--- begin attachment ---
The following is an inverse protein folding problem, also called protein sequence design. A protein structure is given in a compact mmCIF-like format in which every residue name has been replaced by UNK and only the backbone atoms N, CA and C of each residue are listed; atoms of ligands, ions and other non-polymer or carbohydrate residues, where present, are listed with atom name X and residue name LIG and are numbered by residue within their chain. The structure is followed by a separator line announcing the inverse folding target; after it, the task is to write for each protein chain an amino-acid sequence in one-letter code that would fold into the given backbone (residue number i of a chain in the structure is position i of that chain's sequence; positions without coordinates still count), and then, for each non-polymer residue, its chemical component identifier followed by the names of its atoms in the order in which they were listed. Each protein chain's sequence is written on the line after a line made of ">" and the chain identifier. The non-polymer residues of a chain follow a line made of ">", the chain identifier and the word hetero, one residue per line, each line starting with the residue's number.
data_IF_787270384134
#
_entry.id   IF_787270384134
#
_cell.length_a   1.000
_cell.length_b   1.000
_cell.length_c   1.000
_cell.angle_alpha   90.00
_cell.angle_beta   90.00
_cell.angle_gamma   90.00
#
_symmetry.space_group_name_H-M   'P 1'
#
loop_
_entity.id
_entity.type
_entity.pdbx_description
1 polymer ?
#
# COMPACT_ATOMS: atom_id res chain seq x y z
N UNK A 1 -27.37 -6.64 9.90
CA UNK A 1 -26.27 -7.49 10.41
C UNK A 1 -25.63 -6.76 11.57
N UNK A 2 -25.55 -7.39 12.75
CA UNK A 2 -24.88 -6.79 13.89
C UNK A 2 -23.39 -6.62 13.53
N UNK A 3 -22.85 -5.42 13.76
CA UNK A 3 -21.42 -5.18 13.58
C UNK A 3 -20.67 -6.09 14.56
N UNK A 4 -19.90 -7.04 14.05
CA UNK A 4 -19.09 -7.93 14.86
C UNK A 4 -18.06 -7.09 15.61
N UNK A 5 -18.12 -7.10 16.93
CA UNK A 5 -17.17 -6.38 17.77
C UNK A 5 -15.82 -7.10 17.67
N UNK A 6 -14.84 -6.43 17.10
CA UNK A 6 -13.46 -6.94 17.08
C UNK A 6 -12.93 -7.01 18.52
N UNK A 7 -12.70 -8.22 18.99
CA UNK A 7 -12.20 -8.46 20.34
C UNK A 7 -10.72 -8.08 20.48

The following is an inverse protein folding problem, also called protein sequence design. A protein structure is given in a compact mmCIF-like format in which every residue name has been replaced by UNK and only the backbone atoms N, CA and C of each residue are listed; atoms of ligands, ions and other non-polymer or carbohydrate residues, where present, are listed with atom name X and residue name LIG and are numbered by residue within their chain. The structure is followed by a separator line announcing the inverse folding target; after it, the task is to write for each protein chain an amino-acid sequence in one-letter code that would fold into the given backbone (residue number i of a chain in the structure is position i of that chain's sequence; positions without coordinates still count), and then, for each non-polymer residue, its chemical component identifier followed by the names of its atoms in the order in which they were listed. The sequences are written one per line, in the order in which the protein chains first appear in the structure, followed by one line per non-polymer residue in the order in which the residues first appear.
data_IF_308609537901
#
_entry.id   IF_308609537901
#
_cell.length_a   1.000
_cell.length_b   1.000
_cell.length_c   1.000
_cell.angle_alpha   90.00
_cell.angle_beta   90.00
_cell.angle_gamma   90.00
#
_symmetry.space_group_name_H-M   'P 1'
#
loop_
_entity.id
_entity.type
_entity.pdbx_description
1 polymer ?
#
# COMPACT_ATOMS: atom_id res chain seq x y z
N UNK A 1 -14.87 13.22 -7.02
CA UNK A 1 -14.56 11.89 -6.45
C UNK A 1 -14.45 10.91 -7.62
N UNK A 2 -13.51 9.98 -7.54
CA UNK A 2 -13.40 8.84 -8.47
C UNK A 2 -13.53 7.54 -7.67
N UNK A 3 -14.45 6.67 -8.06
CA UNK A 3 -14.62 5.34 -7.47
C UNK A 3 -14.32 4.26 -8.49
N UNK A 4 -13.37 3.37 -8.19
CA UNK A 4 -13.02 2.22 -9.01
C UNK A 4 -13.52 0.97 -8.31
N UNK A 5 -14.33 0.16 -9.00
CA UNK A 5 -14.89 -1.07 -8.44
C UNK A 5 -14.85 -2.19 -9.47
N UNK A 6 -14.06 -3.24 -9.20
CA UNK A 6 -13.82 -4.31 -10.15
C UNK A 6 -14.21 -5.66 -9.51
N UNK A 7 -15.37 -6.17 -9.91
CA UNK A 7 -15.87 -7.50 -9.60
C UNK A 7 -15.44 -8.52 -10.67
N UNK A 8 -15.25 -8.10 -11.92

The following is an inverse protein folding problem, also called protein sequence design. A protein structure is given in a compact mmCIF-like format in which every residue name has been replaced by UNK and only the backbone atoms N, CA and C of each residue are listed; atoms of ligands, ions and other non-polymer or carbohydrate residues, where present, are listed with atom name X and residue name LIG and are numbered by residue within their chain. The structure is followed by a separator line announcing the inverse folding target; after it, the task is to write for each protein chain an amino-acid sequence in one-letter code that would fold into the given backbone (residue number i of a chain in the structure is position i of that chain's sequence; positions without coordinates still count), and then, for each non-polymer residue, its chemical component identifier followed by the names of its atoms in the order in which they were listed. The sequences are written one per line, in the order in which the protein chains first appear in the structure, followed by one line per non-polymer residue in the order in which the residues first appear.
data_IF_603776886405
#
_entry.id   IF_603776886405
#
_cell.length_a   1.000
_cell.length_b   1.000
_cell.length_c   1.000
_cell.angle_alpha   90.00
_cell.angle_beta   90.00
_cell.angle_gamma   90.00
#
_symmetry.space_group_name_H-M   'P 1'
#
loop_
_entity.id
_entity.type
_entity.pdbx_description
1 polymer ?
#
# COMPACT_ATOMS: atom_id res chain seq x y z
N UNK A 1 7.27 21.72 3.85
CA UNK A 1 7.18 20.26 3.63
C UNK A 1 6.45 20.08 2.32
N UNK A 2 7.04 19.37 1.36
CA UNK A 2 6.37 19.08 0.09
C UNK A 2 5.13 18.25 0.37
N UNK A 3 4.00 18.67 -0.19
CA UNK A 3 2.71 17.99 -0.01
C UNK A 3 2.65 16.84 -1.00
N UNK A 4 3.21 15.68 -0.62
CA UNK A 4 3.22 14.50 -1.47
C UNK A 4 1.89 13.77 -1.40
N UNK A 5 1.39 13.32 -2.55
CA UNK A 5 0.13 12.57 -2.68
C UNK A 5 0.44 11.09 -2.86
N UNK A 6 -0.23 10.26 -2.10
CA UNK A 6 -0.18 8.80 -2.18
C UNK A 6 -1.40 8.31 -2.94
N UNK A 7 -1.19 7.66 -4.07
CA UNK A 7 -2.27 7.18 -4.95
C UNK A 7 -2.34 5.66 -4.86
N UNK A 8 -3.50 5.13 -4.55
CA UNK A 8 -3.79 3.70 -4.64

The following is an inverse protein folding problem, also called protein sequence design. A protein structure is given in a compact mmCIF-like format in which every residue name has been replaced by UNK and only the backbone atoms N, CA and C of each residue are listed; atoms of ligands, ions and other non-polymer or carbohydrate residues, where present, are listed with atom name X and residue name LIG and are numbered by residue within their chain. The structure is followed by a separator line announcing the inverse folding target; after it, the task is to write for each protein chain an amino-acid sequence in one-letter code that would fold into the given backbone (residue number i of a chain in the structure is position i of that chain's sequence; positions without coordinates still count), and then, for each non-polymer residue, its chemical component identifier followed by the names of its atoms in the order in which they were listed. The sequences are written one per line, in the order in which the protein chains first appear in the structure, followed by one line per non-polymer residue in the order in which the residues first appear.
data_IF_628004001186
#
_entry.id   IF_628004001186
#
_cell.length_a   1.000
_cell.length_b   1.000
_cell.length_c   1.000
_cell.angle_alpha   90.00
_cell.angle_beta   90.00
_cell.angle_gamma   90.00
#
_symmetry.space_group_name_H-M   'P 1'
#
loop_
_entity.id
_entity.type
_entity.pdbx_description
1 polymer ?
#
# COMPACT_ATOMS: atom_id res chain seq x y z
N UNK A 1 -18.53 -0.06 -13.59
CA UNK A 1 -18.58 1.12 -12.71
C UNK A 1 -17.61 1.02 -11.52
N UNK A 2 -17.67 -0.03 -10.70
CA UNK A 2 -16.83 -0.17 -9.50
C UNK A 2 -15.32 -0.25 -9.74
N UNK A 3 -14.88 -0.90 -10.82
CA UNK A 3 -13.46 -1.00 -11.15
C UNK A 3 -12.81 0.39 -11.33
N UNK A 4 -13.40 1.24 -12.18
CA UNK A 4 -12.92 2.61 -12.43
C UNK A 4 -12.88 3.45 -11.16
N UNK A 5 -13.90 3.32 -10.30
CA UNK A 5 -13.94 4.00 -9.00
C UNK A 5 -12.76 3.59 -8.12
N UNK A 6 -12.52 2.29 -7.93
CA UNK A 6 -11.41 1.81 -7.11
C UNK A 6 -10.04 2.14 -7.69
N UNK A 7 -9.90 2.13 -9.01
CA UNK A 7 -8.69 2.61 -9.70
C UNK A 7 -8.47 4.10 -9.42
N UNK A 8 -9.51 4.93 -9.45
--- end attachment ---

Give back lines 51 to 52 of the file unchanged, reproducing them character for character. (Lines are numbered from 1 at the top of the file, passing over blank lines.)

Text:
_cell.angle_alpha   90.00
_cell.angle_beta   90.00